Many Canadians seem willing to overlook, if not excuse, Macdonald's drinking problem, viewing it as a human failing in a man weighted down by human tragedy. "I kind of like the idea that the father of our Confederation wasn't the guy who couldn't tell a lie; he was the guy who liked to drink," Canadian journalist and author Pierre Berton once told CBC television.
While he was contending with a broken family life and binge drinking, Macdonald's financial problems mounted. By the time of Confederation, his personal debt had risen to about $1 million in today's dollars. Several banks he had invested in, personally and through his law practice, failed. And when his long-time law partner, A.J. Macdonnell, died in 1864, Macdonald was left holding the bag for all of the firm's outstanding debts.
Despite a personal life rife with sorrow, Macdonald's congenial, though sometimes melancholy, spirit continued to serve him in public life. As former prime minister John Turner said in a speech on Macdonald's birthday in 2001, "Magnetism was the quality Sir John held. Magnetism is that quality which compels a man to walk 10 blocks out of his way in order to meet you, instead of walking 10 blocks out of his way in order to avoid you."
Before the birth of Canada on July 1, 1867, Macdonald had found a new wife and the hope of new happiness. When the former Susan Agnes Bernard became pregnant, she referred to her expected baby as "my new hope" in her diary. That hope, however, was dashed when Mary Macdonald was born with a deformity. Doctors told the couple the infant would not develop normally, physically or mentally. Still, Macdonald loved his only daughter. He wrote more than 30,000 letters in his lifetime, but none reveal his tenderness and loving nature more than his letters to Mary, whom he affectionately nicknamed "Baboo."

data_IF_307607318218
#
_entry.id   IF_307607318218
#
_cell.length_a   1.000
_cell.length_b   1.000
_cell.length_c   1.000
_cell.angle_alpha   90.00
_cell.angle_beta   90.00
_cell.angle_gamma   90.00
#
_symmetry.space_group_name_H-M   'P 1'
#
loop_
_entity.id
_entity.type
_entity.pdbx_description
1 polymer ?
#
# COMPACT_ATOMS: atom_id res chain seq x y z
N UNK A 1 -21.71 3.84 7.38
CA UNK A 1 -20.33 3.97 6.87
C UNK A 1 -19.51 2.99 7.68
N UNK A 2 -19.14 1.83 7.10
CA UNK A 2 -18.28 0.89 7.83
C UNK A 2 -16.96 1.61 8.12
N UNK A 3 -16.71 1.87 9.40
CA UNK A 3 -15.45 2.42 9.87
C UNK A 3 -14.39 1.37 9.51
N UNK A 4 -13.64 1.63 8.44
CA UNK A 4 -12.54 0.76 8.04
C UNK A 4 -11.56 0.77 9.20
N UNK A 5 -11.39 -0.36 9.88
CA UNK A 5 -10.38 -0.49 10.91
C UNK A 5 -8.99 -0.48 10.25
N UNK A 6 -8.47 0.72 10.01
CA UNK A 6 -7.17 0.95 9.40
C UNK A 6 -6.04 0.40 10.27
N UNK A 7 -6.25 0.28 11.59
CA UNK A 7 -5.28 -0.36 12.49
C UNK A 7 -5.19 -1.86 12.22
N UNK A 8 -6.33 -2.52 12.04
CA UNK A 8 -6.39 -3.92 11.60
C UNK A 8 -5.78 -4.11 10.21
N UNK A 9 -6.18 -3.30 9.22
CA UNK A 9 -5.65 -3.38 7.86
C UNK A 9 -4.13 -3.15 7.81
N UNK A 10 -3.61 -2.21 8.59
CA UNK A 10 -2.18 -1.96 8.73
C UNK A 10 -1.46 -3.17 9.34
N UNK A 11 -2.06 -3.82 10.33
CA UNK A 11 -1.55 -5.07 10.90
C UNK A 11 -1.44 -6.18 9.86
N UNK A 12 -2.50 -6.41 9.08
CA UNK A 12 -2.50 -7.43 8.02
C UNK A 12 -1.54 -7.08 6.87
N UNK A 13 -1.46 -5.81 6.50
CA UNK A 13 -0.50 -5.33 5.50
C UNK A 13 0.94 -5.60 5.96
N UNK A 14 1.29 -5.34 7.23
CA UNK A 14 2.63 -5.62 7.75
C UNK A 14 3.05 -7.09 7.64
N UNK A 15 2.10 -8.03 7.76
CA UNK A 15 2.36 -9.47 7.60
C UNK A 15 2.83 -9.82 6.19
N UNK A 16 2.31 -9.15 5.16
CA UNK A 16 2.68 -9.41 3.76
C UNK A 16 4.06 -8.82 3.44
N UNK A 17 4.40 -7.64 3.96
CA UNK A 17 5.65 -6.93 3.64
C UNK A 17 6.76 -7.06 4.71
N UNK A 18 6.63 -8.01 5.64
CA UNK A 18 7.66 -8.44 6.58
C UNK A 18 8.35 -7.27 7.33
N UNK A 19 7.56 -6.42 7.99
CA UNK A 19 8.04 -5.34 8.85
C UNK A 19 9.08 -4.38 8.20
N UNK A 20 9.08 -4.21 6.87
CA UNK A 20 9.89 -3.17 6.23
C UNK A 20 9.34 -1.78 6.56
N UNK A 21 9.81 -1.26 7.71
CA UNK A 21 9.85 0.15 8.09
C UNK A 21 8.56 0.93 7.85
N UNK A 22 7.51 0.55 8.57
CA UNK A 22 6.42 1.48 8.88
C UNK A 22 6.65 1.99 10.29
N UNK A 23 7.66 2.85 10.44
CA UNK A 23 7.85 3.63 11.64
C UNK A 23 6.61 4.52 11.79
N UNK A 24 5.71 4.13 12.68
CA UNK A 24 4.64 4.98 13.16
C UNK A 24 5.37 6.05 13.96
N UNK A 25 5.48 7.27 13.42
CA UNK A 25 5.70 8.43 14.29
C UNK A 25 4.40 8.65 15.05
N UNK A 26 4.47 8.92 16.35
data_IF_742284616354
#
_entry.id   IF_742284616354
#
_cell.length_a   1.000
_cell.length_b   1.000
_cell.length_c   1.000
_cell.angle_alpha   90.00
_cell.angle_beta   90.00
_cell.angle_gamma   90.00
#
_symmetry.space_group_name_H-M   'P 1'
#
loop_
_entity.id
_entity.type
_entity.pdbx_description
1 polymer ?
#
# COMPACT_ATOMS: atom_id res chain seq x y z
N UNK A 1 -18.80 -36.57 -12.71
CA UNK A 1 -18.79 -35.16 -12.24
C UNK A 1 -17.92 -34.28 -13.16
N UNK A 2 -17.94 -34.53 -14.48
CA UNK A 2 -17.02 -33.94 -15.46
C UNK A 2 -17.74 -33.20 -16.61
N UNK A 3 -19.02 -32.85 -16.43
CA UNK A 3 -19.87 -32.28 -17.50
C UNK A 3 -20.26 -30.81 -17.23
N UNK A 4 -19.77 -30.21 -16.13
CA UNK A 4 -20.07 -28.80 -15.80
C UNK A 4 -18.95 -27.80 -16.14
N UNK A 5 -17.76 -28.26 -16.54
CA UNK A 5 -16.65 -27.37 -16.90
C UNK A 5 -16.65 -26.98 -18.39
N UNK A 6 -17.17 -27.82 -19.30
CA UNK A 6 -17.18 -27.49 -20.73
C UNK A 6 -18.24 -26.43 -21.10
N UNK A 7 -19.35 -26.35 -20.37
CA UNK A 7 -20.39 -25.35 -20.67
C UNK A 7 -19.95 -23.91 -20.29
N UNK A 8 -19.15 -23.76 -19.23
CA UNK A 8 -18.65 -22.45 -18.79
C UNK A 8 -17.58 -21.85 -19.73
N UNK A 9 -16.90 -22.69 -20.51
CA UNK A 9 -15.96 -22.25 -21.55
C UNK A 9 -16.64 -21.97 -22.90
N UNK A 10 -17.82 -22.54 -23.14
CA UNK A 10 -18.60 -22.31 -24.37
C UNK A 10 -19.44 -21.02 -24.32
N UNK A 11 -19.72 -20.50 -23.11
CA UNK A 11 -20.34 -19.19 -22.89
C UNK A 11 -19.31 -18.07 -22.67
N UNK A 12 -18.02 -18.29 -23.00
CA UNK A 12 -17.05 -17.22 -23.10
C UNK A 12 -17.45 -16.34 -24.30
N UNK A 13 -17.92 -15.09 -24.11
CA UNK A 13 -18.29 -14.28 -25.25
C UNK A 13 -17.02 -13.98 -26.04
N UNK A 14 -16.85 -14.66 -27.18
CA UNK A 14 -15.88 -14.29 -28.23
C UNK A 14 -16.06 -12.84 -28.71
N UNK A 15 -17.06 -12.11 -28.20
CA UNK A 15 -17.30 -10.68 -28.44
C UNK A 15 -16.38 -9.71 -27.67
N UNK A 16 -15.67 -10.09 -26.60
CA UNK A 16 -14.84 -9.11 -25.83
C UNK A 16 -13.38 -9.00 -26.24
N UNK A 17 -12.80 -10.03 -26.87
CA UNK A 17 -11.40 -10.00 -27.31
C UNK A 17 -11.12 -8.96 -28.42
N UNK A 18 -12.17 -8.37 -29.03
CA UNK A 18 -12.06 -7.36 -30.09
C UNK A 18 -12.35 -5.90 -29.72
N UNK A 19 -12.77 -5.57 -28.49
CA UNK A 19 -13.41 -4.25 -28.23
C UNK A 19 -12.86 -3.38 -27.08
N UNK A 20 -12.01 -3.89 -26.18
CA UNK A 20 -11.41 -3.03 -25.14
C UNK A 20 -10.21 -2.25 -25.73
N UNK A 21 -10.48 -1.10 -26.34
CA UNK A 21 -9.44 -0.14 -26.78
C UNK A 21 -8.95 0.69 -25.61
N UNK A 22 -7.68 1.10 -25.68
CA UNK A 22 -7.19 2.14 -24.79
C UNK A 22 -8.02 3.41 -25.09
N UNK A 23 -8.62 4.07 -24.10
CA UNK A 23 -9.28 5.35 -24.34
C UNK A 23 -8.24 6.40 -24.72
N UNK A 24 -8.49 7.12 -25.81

"You remember that Mamma cut my hair and made me look like a cropped donkey," Sir John wrote to his daughter. "It has grown quite long again. When you come home, you must not pull it too hard." According to Macdonald historian and Queen's University professor Donald Swainson, "Mary's illness was but the latest in a chain of unhappy events in John A.'s private life. His first wife had died young, his first son died in infancy. He hardly knew his other son and their relationship was often stormy and unpleasant. Now, his only daughter was suffering from a debilitating disease. It is a marvel that Sir John was able to weather these tragedies and function as a creative statesman."
Indeed, Macdonald's great achievements as a politician and as prime minister seem to be all the more admirable when one considers the great challenges he experienced in his private life.